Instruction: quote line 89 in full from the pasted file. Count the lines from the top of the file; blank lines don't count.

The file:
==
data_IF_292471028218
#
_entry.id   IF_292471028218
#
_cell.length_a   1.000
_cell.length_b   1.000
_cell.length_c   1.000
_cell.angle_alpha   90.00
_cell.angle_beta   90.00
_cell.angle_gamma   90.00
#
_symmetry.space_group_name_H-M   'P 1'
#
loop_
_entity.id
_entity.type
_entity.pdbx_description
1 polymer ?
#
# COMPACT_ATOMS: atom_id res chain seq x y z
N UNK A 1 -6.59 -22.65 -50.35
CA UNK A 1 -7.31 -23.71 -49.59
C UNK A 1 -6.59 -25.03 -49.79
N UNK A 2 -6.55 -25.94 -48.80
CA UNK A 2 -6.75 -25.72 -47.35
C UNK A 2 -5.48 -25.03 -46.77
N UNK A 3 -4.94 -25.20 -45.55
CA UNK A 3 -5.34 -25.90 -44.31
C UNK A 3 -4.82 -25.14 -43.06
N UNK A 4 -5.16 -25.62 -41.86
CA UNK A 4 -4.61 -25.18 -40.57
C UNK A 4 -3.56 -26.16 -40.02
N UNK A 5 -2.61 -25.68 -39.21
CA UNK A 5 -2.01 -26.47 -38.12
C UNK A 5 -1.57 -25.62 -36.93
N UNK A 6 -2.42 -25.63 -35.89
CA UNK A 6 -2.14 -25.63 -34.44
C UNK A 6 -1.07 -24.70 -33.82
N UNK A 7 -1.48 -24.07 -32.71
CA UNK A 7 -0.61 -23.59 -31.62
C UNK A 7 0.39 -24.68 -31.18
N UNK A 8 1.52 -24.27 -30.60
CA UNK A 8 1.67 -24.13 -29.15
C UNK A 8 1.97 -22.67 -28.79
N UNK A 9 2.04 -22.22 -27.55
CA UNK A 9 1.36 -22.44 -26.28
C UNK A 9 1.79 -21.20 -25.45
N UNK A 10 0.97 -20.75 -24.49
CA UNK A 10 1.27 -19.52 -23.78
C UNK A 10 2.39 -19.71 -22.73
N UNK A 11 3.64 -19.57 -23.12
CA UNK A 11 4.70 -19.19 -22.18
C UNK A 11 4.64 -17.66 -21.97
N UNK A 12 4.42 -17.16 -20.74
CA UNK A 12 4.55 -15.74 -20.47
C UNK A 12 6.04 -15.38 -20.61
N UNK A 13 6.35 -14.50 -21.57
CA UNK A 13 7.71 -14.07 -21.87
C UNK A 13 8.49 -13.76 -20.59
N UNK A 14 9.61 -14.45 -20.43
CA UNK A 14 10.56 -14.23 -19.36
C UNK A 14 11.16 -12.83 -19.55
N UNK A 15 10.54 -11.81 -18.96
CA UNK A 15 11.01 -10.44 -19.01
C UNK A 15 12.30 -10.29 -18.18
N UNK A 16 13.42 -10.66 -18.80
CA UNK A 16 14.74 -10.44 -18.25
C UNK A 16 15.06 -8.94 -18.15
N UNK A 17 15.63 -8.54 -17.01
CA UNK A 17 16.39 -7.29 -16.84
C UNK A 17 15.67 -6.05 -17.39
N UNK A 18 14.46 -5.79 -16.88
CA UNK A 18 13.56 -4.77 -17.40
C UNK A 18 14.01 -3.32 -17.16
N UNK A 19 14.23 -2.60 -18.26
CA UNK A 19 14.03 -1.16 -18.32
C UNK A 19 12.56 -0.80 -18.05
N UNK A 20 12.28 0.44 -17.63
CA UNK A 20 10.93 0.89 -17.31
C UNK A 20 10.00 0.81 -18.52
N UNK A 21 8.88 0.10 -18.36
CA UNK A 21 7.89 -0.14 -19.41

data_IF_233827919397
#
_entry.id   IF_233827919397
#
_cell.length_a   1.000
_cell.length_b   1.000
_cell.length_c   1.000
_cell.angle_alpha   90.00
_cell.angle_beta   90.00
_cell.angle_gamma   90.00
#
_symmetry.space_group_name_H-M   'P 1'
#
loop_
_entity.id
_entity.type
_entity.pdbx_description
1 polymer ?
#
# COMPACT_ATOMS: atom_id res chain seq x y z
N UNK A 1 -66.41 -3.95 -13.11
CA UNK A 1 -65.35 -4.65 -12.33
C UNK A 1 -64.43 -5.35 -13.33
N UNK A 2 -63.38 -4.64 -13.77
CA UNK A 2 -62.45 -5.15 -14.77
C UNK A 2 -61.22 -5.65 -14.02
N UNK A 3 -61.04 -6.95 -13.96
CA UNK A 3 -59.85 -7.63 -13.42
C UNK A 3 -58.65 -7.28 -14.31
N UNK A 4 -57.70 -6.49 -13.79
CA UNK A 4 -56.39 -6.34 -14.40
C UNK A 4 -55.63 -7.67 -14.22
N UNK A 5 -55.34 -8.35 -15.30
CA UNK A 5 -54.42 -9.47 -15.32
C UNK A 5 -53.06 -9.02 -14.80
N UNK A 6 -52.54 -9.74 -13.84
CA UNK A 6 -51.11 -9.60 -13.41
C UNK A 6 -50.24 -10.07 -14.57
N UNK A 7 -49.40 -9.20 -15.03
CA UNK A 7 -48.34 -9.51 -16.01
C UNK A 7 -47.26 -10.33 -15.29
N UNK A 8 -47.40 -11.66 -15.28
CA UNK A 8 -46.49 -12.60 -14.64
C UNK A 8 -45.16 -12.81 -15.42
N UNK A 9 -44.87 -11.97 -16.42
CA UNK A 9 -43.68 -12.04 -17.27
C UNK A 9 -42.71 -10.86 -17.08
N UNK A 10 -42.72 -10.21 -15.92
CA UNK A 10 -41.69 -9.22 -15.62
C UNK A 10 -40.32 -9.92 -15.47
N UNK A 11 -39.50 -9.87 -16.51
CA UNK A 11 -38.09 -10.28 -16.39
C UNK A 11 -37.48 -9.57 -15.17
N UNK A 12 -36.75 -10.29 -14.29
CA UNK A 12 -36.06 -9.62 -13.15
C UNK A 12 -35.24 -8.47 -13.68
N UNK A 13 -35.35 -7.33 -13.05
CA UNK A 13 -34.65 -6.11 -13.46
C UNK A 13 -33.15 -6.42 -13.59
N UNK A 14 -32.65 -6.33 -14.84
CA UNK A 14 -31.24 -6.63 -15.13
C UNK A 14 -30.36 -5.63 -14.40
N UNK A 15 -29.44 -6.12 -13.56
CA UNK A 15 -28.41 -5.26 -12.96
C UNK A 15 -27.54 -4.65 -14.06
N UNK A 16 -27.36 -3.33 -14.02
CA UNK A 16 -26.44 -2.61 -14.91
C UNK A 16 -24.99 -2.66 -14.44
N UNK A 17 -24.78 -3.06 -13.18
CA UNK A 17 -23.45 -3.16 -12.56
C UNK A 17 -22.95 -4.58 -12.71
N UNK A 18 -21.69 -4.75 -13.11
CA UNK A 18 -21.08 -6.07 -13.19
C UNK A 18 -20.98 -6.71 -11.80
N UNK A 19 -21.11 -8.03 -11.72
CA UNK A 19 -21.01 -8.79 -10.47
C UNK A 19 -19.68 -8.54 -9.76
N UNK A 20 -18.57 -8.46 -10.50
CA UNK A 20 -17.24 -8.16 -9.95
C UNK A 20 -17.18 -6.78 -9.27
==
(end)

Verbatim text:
_cell.length_c   1.000